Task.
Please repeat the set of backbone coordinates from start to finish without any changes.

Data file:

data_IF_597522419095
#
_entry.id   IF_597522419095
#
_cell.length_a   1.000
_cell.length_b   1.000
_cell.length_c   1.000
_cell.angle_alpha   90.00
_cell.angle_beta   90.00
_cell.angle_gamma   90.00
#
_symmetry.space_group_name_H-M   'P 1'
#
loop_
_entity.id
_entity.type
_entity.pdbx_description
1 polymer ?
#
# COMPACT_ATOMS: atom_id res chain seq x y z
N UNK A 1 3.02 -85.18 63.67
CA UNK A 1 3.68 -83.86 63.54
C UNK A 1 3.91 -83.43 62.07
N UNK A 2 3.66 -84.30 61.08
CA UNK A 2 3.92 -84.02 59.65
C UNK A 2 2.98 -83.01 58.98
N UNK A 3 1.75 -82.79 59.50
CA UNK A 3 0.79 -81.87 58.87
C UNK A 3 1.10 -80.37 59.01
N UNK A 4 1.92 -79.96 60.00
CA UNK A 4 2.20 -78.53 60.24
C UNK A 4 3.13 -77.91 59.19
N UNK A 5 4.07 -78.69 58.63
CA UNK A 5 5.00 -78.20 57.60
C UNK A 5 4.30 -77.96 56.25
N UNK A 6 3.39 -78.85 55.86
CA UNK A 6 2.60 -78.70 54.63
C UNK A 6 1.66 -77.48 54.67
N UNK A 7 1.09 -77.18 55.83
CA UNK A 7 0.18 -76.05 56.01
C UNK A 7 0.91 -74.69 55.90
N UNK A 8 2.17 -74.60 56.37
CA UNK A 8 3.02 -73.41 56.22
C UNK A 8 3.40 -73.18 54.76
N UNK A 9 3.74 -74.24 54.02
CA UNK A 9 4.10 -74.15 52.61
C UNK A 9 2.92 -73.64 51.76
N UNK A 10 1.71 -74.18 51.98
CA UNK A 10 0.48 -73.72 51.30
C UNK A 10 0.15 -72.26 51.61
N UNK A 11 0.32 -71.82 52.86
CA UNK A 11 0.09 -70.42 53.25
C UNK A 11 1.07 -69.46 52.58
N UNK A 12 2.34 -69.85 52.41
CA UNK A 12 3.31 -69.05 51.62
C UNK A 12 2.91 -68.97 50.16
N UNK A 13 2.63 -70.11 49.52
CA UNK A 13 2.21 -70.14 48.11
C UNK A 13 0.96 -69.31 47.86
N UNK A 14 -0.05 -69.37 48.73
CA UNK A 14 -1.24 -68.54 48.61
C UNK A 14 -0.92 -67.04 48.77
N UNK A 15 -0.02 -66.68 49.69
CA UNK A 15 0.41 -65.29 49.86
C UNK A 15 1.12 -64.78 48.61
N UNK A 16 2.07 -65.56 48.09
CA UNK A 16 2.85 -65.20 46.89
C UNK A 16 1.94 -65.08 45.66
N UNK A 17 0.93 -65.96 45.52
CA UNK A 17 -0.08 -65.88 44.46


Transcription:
data_IF_597522419095
#
_entry.id   IF_597522419095
#
_cell.length_a   1.000
_cell.length_b   1.000
_cell.length_c   1.000
_cell.angle_alpha   90.00
_cell.angle_beta   90.00
_cell.angle_gamma   90.00
#
_symmetry.space_group_name_H-M   'P 1'
#
loop_
_entity.id
_entity.type
_entity.pdbx_description
1 polymer ?
#
# COMPACT_ATOMS: atom_id res chain seq x y z
N UNK A 1 3.02 -85.18 63.67
CA UNK A 1 3.68 -83.86 63.54
C UNK A 1 3.91 -83.43 62.07
N UNK A 2 3.66 -84.30 61.08
CA UNK A 2 3.92 -84.02 59.65
C UNK A 2 2.98 -83.01 58.98
N UNK A 3 1.75 -82.79 59.50
CA UNK A 3 0.79 -81.87 58.87
C UNK A 3 1.10 -80.37 59.01
N UNK A 4 1.92 -79.96 60.00
CA UNK A 4 2.20 -78.53 60.24
C UNK A 4 3.13 -77.91 59.19
N UNK A 5 4.07 -78.69 58.63
CA UNK A 5 5.00 -78.20 57.60
C UNK A 5 4.30 -77.96 56.25
N UNK A 6 3.39 -78.85 55.86
CA UNK A 6 2.60 -78.70 54.63
C UNK A 6 1.66 -77.48 54.67
N UNK A 7 1.09 -77.18 55.83
CA UNK A 7 0.18 -76.05 56.01
C UNK A 7 0.91 -74.69 55.90
N UNK A 8 2.17 -74.60 56.37
CA UNK A 8 3.02 -73.41 56.22
C UNK A 8 3.40 -73.18 54.76
N UNK A 9 3.74 -74.24 54.02
CA UNK A 9 4.10 -74.15 52.61
C UNK A 9 2.92 -73.64 51.76
N UNK A 10 1.71 -74.18 51.98
CA UNK A 10 0.48 -73.72 51.30
C UNK A 10 0.15 -72.26 51.61
N UNK A 11 0.32 -71.82 52.86
CA UNK A 11 0.09 -70.42 53.25
C UNK A 11 1.07 -69.46 52.58
N UNK A 12 2.34 -69.85 52.41
CA UNK A 12 3.31 -69.05 51.62
C UNK A 12 2.91 -68.97 50.16
N UNK A 13 2.63 -70.11 49.52
CA UNK A 13 2.21 -70.14 48.11
C UNK A 13 0.96 -69.31 47.86
N UNK A 14 -0.05 -69.37 48.73
CA UNK A 14 -1.24 -68.54 48.61
C UNK A 14 -0.92 -67.04 48.77
N UNK A 15 -0.02 -66.68 49.69
CA UNK A 15 0.41 -65.29 49.86
C UNK A 15 1.12 -64.78 48.61
N UNK A 16 2.07 -65.56 48.09
CA UNK A 16 2.85 -65.20 46.89
C UNK A 16 1.94 -65.08 45.66
N UNK A 17 0.93 -65.96 45.52
CA UNK A 17 -0.08 -65.88 44.46